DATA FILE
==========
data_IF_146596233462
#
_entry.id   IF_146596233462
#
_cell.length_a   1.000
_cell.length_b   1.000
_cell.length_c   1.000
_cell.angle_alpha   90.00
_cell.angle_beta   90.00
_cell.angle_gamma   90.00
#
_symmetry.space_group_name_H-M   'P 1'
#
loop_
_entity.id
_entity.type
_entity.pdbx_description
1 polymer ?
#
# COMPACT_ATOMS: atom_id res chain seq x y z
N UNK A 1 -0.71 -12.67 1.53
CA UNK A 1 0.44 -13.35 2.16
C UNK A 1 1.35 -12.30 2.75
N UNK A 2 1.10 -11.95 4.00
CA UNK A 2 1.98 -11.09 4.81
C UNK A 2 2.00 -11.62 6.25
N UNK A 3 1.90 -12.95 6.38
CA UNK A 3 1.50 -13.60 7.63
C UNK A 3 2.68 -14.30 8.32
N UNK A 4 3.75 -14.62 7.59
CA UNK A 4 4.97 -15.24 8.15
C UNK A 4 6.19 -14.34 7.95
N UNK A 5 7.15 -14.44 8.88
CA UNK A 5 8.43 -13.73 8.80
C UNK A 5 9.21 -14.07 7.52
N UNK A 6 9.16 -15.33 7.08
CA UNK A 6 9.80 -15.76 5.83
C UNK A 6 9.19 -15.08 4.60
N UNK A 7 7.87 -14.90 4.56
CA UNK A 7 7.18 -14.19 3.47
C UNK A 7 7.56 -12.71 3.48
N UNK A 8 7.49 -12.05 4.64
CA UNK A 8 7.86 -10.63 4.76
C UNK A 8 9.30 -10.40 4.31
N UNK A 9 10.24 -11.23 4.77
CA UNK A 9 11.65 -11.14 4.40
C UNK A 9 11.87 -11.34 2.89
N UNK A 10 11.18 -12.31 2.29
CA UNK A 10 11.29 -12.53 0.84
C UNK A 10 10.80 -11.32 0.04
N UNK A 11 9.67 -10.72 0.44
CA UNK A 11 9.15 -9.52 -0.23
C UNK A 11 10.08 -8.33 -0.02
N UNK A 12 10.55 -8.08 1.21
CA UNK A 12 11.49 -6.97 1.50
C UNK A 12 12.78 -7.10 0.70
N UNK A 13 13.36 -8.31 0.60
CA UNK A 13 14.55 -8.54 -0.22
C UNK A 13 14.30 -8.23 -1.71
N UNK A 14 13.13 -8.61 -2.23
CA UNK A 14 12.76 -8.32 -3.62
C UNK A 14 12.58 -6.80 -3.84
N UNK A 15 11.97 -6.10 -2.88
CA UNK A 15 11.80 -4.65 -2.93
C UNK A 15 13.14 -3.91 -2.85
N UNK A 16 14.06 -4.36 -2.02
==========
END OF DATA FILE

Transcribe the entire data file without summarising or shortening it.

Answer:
data_IF_146596233462
#
_entry.id   IF_146596233462
#
_cell.length_a   1.000
_cell.length_b   1.000
_cell.length_c   1.000
_cell.angle_alpha   90.00
_cell.angle_beta   90.00
_cell.angle_gamma   90.00
#
_symmetry.space_group_name_H-M   'P 1'
#
loop_
_entity.id
_entity.type
_entity.pdbx_description
1 polymer ?
#
# COMPACT_ATOMS: atom_id res chain seq x y z
N UNK A 1 -0.71 -12.67 1.53
CA UNK A 1 0.44 -13.35 2.16
C UNK A 1 1.35 -12.30 2.75
N UNK A 2 1.10 -11.95 4.00
CA UNK A 2 1.98 -11.09 4.81
C UNK A 2 2.00 -11.62 6.25
N UNK A 3 1.90 -12.95 6.38
CA UNK A 3 1.50 -13.60 7.63
C UNK A 3 2.68 -14.30 8.32
N UNK A 4 3.75 -14.62 7.59
CA UNK A 4 4.97 -15.24 8.15
C UNK A 4 6.19 -14.34 7.95
N UNK A 5 7.15 -14.44 8.88
CA UNK A 5 8.43 -13.73 8.80
C UNK A 5 9.21 -14.07 7.52
N UNK A 6 9.16 -15.33 7.08
CA UNK A 6 9.80 -15.76 5.83
C UNK A 6 9.19 -15.08 4.60
N UNK A 7 7.87 -14.90 4.56
CA UNK A 7 7.18 -14.19 3.47
C UNK A 7 7.56 -12.71 3.48
N UNK A 8 7.49 -12.05 4.64
CA UNK A 8 7.86 -10.63 4.76
C UNK A 8 9.30 -10.40 4.31
N UNK A 9 10.24 -11.23 4.77
CA UNK A 9 11.65 -11.14 4.40
C UNK A 9 11.87 -11.34 2.89
N UNK A 10 11.18 -12.31 2.29
CA UNK A 10 11.29 -12.53 0.84
C UNK A 10 10.80 -11.32 0.04
N UNK A 11 9.67 -10.72 0.44
CA UNK A 11 9.15 -9.52 -0.23
C UNK A 11 10.08 -8.33 -0.02
N UNK A 12 10.55 -8.08 1.21
CA UNK A 12 11.49 -6.97 1.50
C UNK A 12 12.78 -7.10 0.70
N UNK A 13 13.36 -8.31 0.60
CA UNK A 13 14.55 -8.54 -0.22
C UNK A 13 14.30 -8.23 -1.71
N UNK A 14 13.13 -8.61 -2.23
CA UNK A 14 12.76 -8.32 -3.62
C UNK A 14 12.58 -6.80 -3.84
N UNK A 15 11.97 -6.10 -2.88
CA UNK A 15 11.80 -4.65 -2.93
C UNK A 15 13.14 -3.91 -2.85
N UNK A 16 14.06 -4.36 -2.02